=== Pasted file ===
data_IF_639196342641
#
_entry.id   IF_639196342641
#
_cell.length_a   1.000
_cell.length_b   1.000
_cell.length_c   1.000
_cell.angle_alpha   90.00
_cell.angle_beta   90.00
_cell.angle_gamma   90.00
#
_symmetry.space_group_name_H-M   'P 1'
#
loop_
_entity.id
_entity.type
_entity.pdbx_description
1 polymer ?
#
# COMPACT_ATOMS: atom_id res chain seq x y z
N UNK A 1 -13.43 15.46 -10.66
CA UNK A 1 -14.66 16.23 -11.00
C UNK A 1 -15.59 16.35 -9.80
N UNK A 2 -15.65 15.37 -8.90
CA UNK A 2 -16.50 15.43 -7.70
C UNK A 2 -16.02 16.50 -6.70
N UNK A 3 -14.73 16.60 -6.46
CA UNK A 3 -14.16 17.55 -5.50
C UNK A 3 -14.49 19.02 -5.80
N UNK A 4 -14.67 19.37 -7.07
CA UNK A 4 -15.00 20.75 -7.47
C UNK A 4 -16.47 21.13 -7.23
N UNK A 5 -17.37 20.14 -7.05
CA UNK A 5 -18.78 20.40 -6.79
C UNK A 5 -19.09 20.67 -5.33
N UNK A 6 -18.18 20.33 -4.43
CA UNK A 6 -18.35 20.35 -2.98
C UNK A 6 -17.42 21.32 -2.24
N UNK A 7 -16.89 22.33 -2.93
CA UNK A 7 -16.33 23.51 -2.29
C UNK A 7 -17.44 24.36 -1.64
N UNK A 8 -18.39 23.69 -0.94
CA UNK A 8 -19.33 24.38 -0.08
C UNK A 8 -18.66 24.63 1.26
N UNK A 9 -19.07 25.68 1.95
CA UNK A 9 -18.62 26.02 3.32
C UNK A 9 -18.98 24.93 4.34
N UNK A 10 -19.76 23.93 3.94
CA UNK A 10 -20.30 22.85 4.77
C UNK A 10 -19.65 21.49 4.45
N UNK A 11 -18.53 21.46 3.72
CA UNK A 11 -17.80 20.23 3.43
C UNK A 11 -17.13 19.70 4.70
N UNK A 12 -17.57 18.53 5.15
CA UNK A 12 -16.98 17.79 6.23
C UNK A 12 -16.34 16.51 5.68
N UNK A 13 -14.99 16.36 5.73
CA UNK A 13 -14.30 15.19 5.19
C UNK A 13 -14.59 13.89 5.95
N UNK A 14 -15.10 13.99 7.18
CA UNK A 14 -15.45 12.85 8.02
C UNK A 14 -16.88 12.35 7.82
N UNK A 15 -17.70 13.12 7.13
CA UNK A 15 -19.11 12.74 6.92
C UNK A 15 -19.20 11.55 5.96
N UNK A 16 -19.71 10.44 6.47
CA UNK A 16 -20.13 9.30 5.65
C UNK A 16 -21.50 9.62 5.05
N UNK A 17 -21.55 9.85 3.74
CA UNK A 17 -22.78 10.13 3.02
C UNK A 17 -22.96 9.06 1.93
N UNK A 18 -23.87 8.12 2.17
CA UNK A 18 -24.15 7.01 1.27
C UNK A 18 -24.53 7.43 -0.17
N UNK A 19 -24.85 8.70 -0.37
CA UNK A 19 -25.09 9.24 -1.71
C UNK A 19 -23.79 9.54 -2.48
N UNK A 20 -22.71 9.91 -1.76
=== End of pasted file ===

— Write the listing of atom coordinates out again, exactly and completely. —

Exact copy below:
data_IF_639196342641
#
_entry.id   IF_639196342641
#
_cell.length_a   1.000
_cell.length_b   1.000
_cell.length_c   1.000
_cell.angle_alpha   90.00
_cell.angle_beta   90.00
_cell.angle_gamma   90.00
#
_symmetry.space_group_name_H-M   'P 1'
#
loop_
_entity.id
_entity.type
_entity.pdbx_description
1 polymer ?
#
# COMPACT_ATOMS: atom_id res chain seq x y z
N UNK A 1 -13.43 15.46 -10.66
CA UNK A 1 -14.66 16.23 -11.00
C UNK A 1 -15.59 16.35 -9.80
N UNK A 2 -15.65 15.37 -8.90
CA UNK A 2 -16.50 15.43 -7.70
C UNK A 2 -16.02 16.50 -6.70
N UNK A 3 -14.73 16.60 -6.46
CA UNK A 3 -14.16 17.55 -5.50
C UNK A 3 -14.49 19.02 -5.80
N UNK A 4 -14.67 19.37 -7.07
CA UNK A 4 -15.00 20.75 -7.47
C UNK A 4 -16.47 21.13 -7.23
N UNK A 5 -17.37 20.14 -7.05
CA UNK A 5 -18.78 20.40 -6.79
C UNK A 5 -19.09 20.67 -5.33
N UNK A 6 -18.18 20.33 -4.43
CA UNK A 6 -18.35 20.35 -2.98
C UNK A 6 -17.42 21.32 -2.24
N UNK A 7 -16.89 22.33 -2.93
CA UNK A 7 -16.33 23.51 -2.29
C UNK A 7 -17.44 24.36 -1.64
N UNK A 8 -18.39 23.69 -0.94
CA UNK A 8 -19.33 24.38 -0.08
C UNK A 8 -18.66 24.63 1.26
N UNK A 9 -19.07 25.68 1.95
CA UNK A 9 -18.62 26.02 3.32
C UNK A 9 -18.98 24.93 4.34
N UNK A 10 -19.76 23.93 3.94
CA UNK A 10 -20.30 22.85 4.77
C UNK A 10 -19.65 21.49 4.45
N UNK A 11 -18.53 21.46 3.72
CA UNK A 11 -17.80 20.23 3.43
C UNK A 11 -17.13 19.70 4.70
N UNK A 12 -17.57 18.53 5.15
CA UNK A 12 -16.98 17.79 6.23
C UNK A 12 -16.34 16.51 5.68
N UNK A 13 -14.99 16.36 5.73
CA UNK A 13 -14.30 15.19 5.19
C UNK A 13 -14.59 13.89 5.95
N UNK A 14 -15.10 13.99 7.18
CA UNK A 14 -15.45 12.85 8.02
C UNK A 14 -16.88 12.35 7.82
N UNK A 15 -17.70 13.12 7.13
CA UNK A 15 -19.11 12.74 6.92
C UNK A 15 -19.20 11.55 5.96
N UNK A 16 -19.71 10.44 6.47
CA UNK A 16 -20.13 9.30 5.65
C UNK A 16 -21.50 9.62 5.05
N UNK A 17 -21.55 9.85 3.74
CA UNK A 17 -22.78 10.13 3.02
C UNK A 17 -22.96 9.06 1.93
N UNK A 18 -23.87 8.12 2.17
CA UNK A 18 -24.15 7.01 1.27
C UNK A 18 -24.53 7.43 -0.17
N UNK A 19 -24.85 8.70 -0.37
CA UNK A 19 -25.09 9.24 -1.71
C UNK A 19 -23.79 9.54 -2.48
N UNK A 20 -22.71 9.91 -1.76